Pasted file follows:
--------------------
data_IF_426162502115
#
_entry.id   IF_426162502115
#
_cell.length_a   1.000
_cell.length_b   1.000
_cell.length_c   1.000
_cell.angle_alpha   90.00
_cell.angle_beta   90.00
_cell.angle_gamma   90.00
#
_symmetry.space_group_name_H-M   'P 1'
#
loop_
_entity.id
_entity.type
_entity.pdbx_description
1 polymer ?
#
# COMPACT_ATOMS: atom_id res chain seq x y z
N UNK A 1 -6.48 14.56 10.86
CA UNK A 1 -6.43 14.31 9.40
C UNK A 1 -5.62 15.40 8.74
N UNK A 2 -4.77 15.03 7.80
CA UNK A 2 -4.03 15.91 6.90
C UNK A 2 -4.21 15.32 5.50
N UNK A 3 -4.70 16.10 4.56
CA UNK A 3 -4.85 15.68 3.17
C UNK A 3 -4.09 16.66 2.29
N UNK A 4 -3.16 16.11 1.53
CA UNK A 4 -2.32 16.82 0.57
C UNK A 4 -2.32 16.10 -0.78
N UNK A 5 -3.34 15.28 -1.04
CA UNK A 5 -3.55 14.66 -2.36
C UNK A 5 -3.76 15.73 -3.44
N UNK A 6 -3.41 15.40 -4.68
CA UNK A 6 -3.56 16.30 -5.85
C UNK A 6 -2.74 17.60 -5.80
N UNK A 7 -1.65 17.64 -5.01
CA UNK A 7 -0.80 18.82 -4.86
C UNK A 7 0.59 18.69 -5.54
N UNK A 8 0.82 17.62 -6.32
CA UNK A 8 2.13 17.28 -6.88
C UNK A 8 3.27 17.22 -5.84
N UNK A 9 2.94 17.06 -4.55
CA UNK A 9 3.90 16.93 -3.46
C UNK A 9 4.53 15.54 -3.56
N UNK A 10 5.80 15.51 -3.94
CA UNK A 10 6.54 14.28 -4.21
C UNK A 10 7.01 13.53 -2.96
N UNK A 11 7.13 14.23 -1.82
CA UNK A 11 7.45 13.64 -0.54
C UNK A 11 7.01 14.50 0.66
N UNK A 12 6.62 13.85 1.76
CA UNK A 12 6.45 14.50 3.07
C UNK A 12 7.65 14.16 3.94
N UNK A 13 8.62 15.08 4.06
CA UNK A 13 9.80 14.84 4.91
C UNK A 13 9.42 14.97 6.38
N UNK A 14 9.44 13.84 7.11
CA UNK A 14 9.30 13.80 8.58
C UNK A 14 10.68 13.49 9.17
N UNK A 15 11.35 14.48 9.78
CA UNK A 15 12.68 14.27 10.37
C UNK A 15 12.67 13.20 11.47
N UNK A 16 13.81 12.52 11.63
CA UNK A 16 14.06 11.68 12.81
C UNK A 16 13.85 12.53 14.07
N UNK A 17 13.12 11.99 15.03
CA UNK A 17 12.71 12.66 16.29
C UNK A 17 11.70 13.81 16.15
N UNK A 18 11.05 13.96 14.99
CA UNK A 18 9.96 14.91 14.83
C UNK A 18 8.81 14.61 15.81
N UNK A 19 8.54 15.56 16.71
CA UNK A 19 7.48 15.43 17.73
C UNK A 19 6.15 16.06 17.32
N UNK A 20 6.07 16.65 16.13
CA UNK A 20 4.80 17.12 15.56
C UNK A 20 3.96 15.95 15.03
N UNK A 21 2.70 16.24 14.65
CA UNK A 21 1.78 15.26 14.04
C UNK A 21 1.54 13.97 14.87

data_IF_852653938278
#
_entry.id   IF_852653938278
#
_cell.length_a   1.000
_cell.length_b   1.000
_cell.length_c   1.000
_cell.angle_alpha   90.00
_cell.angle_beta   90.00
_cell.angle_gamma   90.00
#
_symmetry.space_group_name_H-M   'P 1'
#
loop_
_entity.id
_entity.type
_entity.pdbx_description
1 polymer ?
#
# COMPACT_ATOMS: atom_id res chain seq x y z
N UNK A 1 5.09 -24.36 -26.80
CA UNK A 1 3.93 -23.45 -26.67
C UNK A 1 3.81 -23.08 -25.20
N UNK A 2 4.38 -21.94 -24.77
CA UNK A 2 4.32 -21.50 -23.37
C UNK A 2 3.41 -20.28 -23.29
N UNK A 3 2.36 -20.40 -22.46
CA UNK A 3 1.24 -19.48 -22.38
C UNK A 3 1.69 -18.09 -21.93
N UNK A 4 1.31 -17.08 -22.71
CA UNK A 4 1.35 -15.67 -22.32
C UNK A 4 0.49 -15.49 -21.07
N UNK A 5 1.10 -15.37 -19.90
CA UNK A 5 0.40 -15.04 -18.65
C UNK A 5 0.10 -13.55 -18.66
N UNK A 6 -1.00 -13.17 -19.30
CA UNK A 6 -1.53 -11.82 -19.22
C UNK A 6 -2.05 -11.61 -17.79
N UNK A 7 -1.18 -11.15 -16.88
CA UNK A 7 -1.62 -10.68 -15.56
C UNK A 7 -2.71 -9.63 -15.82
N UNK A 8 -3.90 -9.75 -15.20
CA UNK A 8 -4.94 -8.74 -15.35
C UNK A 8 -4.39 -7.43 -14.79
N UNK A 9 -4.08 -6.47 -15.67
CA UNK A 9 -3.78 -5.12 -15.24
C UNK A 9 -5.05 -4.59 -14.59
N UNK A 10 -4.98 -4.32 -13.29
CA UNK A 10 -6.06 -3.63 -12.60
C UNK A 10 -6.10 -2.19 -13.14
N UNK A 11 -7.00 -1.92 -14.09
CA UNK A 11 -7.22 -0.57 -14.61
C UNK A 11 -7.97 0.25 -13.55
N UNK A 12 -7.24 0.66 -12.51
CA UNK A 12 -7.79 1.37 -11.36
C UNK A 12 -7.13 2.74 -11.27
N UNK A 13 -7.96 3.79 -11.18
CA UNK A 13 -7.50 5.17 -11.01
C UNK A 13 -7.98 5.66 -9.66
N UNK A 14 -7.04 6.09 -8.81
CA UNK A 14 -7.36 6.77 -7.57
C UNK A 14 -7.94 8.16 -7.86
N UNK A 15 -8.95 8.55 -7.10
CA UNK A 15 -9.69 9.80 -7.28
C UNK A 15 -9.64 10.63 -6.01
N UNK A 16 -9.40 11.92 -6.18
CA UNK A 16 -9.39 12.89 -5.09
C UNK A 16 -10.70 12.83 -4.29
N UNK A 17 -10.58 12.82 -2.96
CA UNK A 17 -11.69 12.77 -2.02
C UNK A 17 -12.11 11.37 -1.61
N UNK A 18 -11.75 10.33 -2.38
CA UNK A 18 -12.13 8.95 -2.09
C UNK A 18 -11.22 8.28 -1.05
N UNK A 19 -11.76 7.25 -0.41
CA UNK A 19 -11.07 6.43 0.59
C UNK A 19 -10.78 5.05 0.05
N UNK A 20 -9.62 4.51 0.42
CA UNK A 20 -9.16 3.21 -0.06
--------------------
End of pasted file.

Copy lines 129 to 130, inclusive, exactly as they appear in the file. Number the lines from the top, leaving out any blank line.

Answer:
CA UNK A 9 -3.78 -5.12 -15.24
C UNK A 9 -5.05 -4.59 -14.59